Issues with your bike’s brakes can range from minor and irritating to major and dangerous. Many minor annoyances can be fixed easily in your own garage.
My brakes feel squishy
Adjust your brakes and cables
Over time, bike brakes lose their bite and responsiveness because brake cables inevitably stretch and bolts work loose. At first, this is annoying, but if left unchecked it will eventually make braking unsafe. To remedy the problem, start by deglazing your brake pads. Next, you’ll need to adjust the brakes and cables to ensure that the pads are efficiently contacting the rim.
Time needed to fix bike brakes: 30 minutes.
You will need: wrenches, Allen wrenches, pliers and screwdriver.
- For side-pull brakes, loosen the mounting nut on the centre of the brake unit. Squeeze the brake arms together by hand until the pads are about one to two millimetres (1/16 of an inch) from the wheel rim. Tighten the mounting nut snugly, but don’t overtighten it as this will make the brakes stiff. The brake arms will separate a little when you release your hold on them — don’t worry, you’ll fine-tune the gap later.
- Release the cable on the brake arm by loosening the anchor bolt. Pinch the brake pads together by hand so that they remain around one to two millimetres (1/16 of an inch) from the wheel rim, then use pliers to pull the cable tight. Tighten the anchor bolt firmly.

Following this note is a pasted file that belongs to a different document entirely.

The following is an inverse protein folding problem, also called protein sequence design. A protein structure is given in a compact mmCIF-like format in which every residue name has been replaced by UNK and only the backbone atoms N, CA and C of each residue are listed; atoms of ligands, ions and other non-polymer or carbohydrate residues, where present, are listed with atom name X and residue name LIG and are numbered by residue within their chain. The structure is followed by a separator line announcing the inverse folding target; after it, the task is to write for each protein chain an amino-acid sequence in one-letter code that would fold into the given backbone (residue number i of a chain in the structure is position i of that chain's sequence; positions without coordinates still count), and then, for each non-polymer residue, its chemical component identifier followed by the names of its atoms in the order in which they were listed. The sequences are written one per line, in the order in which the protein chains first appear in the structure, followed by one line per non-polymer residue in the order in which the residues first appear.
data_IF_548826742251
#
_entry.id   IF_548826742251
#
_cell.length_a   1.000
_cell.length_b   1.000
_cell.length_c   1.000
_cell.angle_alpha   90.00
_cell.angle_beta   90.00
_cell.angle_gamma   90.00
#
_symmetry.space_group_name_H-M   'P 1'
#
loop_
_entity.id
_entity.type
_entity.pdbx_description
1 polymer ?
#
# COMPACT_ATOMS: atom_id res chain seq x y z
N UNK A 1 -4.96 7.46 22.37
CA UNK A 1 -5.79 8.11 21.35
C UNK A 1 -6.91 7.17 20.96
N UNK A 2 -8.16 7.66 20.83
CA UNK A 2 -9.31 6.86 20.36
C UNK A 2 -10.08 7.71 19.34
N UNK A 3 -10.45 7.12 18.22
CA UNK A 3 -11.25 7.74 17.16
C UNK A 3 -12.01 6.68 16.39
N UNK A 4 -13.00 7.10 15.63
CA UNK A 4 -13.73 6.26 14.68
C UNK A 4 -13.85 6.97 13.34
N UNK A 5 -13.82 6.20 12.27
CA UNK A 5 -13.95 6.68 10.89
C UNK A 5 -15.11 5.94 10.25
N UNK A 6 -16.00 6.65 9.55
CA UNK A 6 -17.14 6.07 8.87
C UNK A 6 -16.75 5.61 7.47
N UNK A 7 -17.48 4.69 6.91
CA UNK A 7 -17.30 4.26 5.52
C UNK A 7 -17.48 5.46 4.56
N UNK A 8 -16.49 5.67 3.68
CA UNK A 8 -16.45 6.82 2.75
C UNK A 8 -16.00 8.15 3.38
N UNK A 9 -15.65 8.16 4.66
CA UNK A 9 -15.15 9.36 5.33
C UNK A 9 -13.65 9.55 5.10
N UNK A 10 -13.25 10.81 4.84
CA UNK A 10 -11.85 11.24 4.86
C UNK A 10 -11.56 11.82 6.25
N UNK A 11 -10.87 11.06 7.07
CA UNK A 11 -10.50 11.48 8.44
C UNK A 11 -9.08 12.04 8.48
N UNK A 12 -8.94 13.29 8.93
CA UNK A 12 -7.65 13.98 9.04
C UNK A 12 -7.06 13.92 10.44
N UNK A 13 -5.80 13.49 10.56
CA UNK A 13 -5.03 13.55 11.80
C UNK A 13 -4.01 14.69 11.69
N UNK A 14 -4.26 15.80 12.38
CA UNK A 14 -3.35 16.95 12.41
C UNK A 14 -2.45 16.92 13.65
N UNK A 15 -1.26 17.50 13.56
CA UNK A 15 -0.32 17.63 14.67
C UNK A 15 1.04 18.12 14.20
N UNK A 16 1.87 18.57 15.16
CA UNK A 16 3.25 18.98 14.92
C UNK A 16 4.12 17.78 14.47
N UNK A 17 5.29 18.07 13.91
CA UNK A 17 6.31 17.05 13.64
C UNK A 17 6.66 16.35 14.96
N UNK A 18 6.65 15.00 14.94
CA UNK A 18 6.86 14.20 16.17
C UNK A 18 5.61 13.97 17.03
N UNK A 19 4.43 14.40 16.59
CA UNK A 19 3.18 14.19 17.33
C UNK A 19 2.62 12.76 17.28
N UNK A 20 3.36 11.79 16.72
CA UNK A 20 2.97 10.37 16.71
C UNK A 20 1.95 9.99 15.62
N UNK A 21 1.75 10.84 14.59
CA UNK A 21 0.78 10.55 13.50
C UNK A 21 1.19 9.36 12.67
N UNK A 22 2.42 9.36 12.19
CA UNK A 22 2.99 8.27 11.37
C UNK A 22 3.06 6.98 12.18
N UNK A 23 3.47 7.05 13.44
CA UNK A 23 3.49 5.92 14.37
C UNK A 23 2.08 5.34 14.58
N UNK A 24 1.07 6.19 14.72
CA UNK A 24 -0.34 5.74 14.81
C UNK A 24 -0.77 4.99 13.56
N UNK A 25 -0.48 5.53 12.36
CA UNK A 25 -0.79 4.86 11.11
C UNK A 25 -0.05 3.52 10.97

- Fine-tune the gap between the brake pad and wheel rim by turning the barrel adjuster that encircles the brake cable on the brake arm.
- Finally, adjust the brake lever on the handlebars so that the lever is all the way out when the brakes are not being applied. If it’s not, adjust it by turning its adjusting screw. Turn the screw counter-clockwise to move the lever out, and clockwise to move the lever in.
There’s a screeching sound when I brake
Toe-in your brake pads
Brakes screech as the pads attempt to grip onto the moving wheel rim. It’s easy to stop the squeals through a process called toeing-in.
When you brake, the front edge of your pad should contact the wheel just before the rear edge; this slight angle of the pad, called toe-in, ensures quieter braking. In the past, all brake pads were flat, and the only way to create the toe-in angle was to bend the brake arms with a pair of pliers — this is not recommended as it weakens the structure of the arms and is difficult to do accurately.
Today, however, you can buy pads that include domed washers, which enable the pads to be set at any angle.
- To toe-in your brake pads, loosen (but don’t remove) the nut on the rear of the pad. Wrap a rubber band once around the trailing edge of the pad, then manually adjust the angle of the pad so that when you push the brake arm towards the wheel, the rubber band touches it at the same time as the leading edge of the pad.
- Tighten the nut, remove the rubber band and allow the brake arm to spring back to its normal position. When you apply the brake, the leading edge will touch the rim first, eliminating brake noise.